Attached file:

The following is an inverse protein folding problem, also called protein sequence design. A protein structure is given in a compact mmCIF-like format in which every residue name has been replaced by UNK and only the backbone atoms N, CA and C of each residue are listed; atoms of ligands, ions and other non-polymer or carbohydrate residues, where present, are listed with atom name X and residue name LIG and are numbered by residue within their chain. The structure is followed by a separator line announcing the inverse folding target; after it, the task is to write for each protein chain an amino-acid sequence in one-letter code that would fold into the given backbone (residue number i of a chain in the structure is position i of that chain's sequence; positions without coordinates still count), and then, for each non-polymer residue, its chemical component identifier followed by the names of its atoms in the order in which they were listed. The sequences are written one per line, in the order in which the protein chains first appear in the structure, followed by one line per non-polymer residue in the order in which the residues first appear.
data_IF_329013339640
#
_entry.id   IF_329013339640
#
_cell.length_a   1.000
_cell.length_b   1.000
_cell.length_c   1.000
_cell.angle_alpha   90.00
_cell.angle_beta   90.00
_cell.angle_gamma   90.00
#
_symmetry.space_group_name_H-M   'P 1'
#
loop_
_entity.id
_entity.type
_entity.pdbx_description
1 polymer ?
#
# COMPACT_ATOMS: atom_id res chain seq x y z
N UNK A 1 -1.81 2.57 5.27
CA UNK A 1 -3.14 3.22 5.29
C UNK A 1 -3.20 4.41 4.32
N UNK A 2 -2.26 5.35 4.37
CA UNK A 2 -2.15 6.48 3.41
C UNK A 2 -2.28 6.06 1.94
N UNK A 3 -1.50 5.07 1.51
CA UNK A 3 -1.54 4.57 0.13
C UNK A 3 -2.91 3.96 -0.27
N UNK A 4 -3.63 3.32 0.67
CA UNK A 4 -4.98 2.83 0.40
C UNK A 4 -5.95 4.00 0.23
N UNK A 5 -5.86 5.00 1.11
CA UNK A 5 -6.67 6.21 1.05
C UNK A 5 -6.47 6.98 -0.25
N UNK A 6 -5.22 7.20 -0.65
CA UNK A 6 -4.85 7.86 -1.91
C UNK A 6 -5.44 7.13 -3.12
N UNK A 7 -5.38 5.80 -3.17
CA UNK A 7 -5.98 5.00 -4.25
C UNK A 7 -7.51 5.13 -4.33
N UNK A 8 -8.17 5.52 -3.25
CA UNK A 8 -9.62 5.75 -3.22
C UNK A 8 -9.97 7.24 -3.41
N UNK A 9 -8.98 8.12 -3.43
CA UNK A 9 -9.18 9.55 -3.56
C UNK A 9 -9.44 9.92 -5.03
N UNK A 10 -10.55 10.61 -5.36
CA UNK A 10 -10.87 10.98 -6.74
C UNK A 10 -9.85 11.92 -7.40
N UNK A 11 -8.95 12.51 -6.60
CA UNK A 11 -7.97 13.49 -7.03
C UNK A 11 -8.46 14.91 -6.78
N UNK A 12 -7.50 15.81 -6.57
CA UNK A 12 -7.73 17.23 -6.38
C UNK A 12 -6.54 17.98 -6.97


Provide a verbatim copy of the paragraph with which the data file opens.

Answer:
The following is an inverse protein folding problem, also called protein sequence design. A protein structure is given in a compact mmCIF-like format in which every residue name has been replaced by UNK and only the backbone atoms N, CA and C of each residue are listed; atoms of ligands, ions and other non-polymer or carbohydrate residues, where present, are listed with atom name X and residue name LIG and are numbered by residue within their chain. The structure is followed by a separator line announcing the inverse folding target; after it, the task is to write for each protein chain an amino-acid sequence in one-letter code that would fold into the given backbone (residue number i of a chain in the structure is position i of that chain's sequence; positions without coordinates still count), and then, for each non-polymer residue, its chemical component identifier followed by the names of its atoms in the order in which they were listed. The sequences are written one per line, in the order in which the protein chains first appear in the structure, followed by one line per non-polymer residue in the order in which the residues first appear.